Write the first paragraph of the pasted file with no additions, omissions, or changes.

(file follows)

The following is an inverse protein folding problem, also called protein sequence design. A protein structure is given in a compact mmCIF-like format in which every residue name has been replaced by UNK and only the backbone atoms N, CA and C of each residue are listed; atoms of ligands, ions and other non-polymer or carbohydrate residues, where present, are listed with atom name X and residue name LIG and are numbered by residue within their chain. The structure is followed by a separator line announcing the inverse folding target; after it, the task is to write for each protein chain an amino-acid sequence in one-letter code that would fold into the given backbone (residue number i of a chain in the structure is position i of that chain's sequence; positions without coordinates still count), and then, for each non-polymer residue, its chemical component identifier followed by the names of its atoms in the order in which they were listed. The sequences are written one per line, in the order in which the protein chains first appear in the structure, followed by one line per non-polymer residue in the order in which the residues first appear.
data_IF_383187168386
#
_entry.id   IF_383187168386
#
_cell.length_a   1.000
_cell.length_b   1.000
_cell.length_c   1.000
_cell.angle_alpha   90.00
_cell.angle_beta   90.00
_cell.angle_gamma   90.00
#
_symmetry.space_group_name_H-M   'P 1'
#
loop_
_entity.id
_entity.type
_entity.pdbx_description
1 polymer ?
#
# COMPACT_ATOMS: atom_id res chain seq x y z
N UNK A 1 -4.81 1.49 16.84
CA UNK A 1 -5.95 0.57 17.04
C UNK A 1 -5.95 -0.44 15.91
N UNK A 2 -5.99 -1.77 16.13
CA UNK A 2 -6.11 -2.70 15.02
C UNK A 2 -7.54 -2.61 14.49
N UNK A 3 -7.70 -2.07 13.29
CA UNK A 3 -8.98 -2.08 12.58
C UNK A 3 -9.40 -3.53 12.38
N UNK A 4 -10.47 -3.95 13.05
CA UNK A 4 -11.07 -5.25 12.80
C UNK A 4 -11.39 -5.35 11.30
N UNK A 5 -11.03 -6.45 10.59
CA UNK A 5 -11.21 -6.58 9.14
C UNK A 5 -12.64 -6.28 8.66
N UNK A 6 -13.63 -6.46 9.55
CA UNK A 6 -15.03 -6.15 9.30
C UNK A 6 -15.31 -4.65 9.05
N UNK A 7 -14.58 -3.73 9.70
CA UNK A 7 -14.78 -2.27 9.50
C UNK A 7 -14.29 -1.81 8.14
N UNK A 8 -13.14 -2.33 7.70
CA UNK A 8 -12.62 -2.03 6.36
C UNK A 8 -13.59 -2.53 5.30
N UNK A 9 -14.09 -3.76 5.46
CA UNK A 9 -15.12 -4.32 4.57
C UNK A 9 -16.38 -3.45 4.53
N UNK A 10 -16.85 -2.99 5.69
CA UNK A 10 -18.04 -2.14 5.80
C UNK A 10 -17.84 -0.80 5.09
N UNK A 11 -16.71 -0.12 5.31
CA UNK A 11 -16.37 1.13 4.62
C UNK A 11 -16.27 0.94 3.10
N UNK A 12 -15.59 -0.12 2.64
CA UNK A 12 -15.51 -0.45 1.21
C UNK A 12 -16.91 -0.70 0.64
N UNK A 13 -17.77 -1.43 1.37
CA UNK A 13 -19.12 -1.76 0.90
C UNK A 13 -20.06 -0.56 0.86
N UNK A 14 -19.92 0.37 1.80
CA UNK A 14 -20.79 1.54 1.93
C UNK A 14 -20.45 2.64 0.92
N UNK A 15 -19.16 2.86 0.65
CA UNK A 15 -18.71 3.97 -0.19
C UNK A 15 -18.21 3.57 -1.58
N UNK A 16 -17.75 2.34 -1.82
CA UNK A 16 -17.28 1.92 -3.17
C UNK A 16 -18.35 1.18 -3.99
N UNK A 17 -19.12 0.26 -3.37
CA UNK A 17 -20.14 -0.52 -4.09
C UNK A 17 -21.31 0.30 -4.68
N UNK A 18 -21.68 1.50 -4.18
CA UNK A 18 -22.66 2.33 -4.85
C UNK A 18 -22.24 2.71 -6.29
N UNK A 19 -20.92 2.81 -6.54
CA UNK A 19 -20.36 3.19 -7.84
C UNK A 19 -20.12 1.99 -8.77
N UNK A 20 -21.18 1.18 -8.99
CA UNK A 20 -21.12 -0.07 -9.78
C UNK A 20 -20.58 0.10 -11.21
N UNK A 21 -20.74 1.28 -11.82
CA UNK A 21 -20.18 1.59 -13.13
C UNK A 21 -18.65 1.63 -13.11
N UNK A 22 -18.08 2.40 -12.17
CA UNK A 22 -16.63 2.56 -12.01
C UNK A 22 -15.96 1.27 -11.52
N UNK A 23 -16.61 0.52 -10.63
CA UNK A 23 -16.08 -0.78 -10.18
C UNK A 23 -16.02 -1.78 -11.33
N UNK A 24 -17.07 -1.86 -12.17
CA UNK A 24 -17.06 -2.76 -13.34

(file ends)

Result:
The following is an inverse protein folding problem, also called protein sequence design. A protein structure is given in a compact mmCIF-like format in which every residue name has been replaced by UNK and only the backbone atoms N, CA and C of each residue are listed; atoms of ligands, ions and other non-polymer or carbohydrate residues, where present, are listed with atom name X and residue name LIG and are numbered by residue within their chain. The structure is followed by a separator line announcing the inverse folding target; after it, the task is to write for each protein chain an amino-acid sequence in one-letter code that would fold into the given backbone (residue number i of a chain in the structure is position i of that chain's sequence; positions without coordinates still count), and then, for each non-polymer residue, its chemical component identifier followed by the names of its atoms in the order in which they were listed. The sequences are written one per line, in the order in which the protein chains first appear in the structure, followed by one line per non-polymer residue in the order in which the residues first appear.